Chris Haft of MLB.com who unfortunately writes for the sfgiants.com page recently decided to blog about the multitude of emails he’d been receiving from fans urging the Giants to take a look at Mike Jacobs here. He actually has all of the reasons that the Giants should not even think for one second to sign this guy, but fails to elaborate on them. His first clue should have been Jacobs’ agent (John Boggs) told Haft that he “…was the first reporter to ask him about his client this winter.” I’ve read Haft’s blogs on several occasions perhaps for some combination of comedy and outrage and now most recently it seems to have fueled inspiration to write. I can no longer ignore such things as when he claimed Jason Bay was the superior outfielder to Matt Holliday and that Marlon Byrd would be a good pick up for the Giants. I simply cannot endorse most if not all of the ideas he comes up with.
Though he more or less gathers the plethora of reasons that Jacobs is a non-option the fact that he even chose to blog about it him without completely disparaging the idea shows he doesn’t fully (or possibly even partially)grasp player value. And what are the reasons? Here they are. He can’t play 1B. He can’t make consistent contact. He can’t get on base. He is a left handed hitter. The reason I mention that he is left handed? Lefties (other than Barry Bonds) don’t typically hit for power at AT&T Park and about the only thing Jacobs does well is hit for decent power. He played 1B for the Royals in 2009 only about 15 times and was DH otherwise. Why? The longer he played regularly 1B from 2005 until 2008 the worse he got. The most reliable defensive metric today is UZR (Ultimate Zone Rating) and according to Jacobs’ fangraphs page from 2005-08 he posted ratings of (-0.8, -2.4, -4.2, -13.6). He struck out 132 times in just 478 plate appearances for the Royals in 2009 or nearly 28% of the time, hence the reason I say he cannot make consistent contact. Lastly, he doesn’t get on base (his OBP over the last 2 seasons is less than .300) so he would fit right in with the 2009 Giants but that’s not a good thing. If you can imagine a player who strikes out about as often as Fred Lewis if not more, who has no speed, doesn’t get on base (unlike Fred Lewis), has slightly better power than Bengie Molina (yet that won’t translate at AT&T) and cannot play well enough at 1B (the easiest position on the field) to even be considered anything but a DH…you can imagine Jacobs. Shouldn’t the fact that arguably the worst team in the AL (Kansas City Royals) released him also be a clue? Fangraphs actually assigns players a monetary value using a combination of sabermetric offensive and defensive statistics and over the past two seasons Jacobs was worth $-1.3 mil and $-3.3 mil. In other words, having him on the roster was actually detrimental to the team because he could not only be replaced but also the contributions of the replacement (league minimum salaried) could easily exceed those of Jacobs.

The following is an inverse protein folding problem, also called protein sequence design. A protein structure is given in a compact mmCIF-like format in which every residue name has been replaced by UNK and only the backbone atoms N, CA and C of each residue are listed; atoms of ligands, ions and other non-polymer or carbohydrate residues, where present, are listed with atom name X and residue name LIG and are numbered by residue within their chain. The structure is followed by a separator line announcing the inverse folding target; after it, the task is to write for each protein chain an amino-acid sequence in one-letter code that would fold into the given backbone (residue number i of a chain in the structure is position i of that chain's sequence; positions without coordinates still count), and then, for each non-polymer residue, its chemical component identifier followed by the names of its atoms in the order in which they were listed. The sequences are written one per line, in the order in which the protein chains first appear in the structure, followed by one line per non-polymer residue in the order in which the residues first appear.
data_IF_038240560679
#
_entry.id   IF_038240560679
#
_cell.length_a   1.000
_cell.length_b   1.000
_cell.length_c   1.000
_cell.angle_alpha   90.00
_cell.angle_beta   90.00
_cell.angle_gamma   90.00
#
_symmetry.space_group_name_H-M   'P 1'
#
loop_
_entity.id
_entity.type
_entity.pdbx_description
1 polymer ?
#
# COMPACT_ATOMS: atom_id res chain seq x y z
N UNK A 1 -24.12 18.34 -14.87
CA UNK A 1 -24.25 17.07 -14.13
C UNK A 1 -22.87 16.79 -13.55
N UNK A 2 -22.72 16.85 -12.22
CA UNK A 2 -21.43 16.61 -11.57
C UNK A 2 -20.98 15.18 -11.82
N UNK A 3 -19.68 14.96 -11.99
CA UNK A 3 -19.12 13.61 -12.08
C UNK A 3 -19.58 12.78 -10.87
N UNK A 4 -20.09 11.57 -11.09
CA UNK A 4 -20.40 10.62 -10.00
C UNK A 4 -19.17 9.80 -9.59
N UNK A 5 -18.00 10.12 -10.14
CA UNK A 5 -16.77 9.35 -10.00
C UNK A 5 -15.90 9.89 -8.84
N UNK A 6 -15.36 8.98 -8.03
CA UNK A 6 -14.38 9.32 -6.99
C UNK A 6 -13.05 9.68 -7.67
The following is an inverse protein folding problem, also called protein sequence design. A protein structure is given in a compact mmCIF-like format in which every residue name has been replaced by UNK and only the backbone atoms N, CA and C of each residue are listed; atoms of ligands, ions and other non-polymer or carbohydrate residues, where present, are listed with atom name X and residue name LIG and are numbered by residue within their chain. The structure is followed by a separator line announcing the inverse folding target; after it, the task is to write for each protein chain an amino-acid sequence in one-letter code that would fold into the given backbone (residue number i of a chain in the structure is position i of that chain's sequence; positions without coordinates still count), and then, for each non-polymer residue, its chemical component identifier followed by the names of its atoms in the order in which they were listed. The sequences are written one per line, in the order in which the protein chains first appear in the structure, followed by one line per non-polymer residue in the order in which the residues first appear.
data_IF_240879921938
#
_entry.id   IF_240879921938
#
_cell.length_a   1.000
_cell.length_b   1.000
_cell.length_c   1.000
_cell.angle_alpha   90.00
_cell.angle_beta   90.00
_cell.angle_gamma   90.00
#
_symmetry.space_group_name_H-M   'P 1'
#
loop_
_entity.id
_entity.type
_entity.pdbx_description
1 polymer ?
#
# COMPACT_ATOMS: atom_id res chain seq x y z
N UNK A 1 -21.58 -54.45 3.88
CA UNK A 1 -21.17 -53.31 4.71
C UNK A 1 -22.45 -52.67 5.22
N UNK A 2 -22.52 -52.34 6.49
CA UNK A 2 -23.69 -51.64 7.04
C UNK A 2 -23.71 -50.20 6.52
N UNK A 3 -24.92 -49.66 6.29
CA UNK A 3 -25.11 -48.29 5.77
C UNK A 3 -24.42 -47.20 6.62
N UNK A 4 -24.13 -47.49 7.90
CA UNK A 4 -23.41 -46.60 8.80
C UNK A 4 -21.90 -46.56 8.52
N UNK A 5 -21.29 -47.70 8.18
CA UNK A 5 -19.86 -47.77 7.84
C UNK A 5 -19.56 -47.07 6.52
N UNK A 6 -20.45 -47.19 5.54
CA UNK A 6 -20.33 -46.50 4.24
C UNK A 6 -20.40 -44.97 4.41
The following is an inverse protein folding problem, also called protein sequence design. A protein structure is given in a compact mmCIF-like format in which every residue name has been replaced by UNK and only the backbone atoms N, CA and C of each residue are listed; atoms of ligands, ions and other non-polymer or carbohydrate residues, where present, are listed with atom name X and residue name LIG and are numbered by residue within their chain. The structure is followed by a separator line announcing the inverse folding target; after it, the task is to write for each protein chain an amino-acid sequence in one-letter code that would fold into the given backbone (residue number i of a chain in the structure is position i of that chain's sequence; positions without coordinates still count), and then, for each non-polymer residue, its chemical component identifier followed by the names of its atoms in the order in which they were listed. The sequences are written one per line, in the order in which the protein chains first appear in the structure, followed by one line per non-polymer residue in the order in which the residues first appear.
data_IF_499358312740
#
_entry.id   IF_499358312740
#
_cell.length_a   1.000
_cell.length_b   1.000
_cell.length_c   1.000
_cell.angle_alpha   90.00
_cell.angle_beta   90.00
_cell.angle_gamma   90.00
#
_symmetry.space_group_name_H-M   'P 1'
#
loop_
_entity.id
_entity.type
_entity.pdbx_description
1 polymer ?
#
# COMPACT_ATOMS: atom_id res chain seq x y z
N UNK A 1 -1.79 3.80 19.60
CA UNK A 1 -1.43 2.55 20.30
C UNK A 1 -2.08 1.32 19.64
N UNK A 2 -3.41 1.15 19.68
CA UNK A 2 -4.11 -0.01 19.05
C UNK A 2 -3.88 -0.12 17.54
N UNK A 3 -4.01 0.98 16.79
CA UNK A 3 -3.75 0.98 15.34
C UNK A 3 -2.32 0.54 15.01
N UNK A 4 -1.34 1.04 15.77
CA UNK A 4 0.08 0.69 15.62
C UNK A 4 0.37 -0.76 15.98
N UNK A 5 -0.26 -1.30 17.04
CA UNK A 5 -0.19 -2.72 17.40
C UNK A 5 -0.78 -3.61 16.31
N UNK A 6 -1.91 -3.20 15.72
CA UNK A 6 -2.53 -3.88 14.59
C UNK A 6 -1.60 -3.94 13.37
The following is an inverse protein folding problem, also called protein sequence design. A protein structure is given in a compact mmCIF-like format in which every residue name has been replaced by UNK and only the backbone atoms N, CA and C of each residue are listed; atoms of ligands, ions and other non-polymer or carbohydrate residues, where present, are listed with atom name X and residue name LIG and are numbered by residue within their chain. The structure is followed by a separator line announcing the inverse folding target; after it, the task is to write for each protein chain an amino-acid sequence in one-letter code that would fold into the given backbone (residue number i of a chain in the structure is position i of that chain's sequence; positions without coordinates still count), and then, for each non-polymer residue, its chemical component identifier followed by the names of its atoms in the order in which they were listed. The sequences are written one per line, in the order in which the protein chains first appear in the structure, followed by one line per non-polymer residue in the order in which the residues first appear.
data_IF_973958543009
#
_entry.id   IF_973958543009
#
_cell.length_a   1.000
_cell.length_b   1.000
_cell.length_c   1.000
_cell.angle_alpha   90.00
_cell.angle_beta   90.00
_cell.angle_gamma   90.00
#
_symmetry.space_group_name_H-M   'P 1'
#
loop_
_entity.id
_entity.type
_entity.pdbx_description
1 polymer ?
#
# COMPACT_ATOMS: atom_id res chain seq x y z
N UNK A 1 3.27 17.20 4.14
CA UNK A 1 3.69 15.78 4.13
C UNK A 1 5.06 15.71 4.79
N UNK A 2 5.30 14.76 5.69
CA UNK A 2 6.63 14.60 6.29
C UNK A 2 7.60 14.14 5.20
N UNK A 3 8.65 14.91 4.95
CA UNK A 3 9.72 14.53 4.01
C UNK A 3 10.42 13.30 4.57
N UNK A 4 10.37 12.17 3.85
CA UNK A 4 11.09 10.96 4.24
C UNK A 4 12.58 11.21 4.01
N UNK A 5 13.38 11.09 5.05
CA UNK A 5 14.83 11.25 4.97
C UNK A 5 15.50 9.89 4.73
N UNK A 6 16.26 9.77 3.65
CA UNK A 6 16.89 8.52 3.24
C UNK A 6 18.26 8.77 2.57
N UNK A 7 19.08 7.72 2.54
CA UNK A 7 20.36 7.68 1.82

This brings me to my next point. Haft mentions that the Giants “…have contacted Jacobs’ agent…” You may now take relief in the fact that he also mentions that interest appears minimal. Brian Sabean has been at the helm of the Giants’ front office for about 14 seasons and became the longest tenured GM at the dismissal of Kevin Towers in San Diego. From 1997-2004 the Giants were one of the winningest franchises in baseball that nearly culminated in a World Series victory in 2002. Sabean even seemed like quite the shrewd executive when he made fantastic trades such as Matt Williams for Jeff Kent and others. But more recently it seems apparent that his magic hand has disintegrated with poor free agents signings (a la Zito, Rowand, Renteria) and worse trades (Francisco Liriano, Boof Bonser & Joe Nathan* for A.J. Pierzynski). His teams seem to always be within the handful of the oldest in MLB and it should also be noted that while he was wildly successful during the first 9 years, that shouldn’t give him a pass on the last 5. He did, after all, have the best player in baseball and perhaps the greatest offensive force of all time on his roster during his successful earlier years. This is a classic case of, what have you done for me lately?
*Joe Nathan has been the most dominant closer in Major League Baseball since that trade not named Mariano Rivera. Whoops!